Spoon, "They Want My Soul" (Loma Vista)

After establishing a standard of excellence with five albums since the turn of the millennium, the Austin, Texas, rock band Spoon took a break after 2010's slightly less than excellent "Transference." Singer Britt Daniel paired off with Dan Boeckner of Wolf Parade to form the synthsational side project Divine Fits, while drummer/producer Jim Eno got busy knob-twiddling for bands such as Telekinesis and !!!.

The brief hiatus served the band well. Collaborating with a pair of producers — Joe Chiccarelli, who's worked with everyone from Tori Amos to Frank Zappa, and Dave Fridmann, who's closely associated with the Flaming Lips — Spoon does tweak its sound ever so slightly, playing around with electro-pop experimentalism on "Outlier," for instance.

But mostly, "They Want My Soul" is sharp, smart and concise, exactly what you would hope — and expect — a Spoon album to be. That goes for the meaty hooks that get things going with appropriate swagger on "Rent I Pay," and the grabby melody and jagged guitar breaks on the title cut, in which Daniel rails against anyone who might steal his mojo.

The special treat is "I Just Don't Understand," a 1961 Ann-Margret hit sung by principal Daniel influence John Lennon when the Beatles covered it on their BBC radio sessions. Here, it just sounds like another really good Spoon song.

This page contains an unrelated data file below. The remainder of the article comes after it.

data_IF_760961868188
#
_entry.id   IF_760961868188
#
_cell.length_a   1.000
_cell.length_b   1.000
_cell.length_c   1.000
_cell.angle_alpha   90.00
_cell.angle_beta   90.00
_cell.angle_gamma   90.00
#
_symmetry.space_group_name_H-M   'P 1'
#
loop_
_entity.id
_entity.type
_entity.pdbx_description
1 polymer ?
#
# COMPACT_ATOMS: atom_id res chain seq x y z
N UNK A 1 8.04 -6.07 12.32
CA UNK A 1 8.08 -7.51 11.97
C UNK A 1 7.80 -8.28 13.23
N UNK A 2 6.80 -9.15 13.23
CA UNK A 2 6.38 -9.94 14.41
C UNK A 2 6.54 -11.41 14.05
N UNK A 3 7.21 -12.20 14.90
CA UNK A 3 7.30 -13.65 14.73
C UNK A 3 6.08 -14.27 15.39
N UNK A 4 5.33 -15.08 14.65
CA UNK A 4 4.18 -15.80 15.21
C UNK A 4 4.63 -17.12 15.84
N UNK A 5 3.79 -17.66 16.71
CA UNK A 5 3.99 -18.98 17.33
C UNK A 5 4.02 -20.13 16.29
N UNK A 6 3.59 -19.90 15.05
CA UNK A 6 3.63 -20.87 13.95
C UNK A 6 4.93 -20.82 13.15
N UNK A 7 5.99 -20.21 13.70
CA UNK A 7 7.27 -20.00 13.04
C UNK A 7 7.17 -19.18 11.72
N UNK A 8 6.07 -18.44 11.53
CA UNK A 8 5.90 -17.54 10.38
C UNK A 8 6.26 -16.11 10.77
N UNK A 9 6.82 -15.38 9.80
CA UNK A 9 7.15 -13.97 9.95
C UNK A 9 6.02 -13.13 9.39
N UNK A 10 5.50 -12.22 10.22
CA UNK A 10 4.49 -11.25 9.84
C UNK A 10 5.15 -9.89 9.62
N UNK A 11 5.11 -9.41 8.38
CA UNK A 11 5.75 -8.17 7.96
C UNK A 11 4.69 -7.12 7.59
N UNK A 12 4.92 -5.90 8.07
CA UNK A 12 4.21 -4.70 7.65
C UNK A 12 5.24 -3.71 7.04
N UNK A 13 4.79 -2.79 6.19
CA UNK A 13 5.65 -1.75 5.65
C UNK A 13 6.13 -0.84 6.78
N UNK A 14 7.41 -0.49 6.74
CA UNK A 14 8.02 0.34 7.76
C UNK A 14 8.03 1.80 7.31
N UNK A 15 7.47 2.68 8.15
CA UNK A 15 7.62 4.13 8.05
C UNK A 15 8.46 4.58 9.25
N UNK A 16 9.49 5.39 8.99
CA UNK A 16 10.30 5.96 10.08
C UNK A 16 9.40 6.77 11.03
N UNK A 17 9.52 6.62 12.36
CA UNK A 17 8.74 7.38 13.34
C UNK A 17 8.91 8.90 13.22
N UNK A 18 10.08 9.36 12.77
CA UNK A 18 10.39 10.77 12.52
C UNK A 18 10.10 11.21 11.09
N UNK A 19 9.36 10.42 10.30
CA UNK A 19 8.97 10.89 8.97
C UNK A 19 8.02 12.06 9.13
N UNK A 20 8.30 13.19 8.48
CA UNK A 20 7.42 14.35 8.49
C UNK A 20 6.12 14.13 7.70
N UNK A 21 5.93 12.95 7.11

Dan DeLuca, Philadelphia Inquirer

Andy Grammer, "Magazines or Novels" (S-Curve)

Grammer seems like a good guy. The former Santa Monica busker landed the hit "Keep Your Head Up" the old-fashioned way — hard work and perseverance. But his sophomore album, "Magazines or Novels," feels like a desperate attempt to manufacture another hit. Instead of building his own sound, which he comes closest to on the catchy single "Back Home," Grammer ends up with cut-rate approximations of other artists. The faux-soulful "Red Eye" isn't quite Maroon 5, and the driving "Pushing" is a few steps shy of OneRepublic. The bland copying makes most of "Magazines or Novels" obsolete from the start.

Glenn Gamboa, Newsday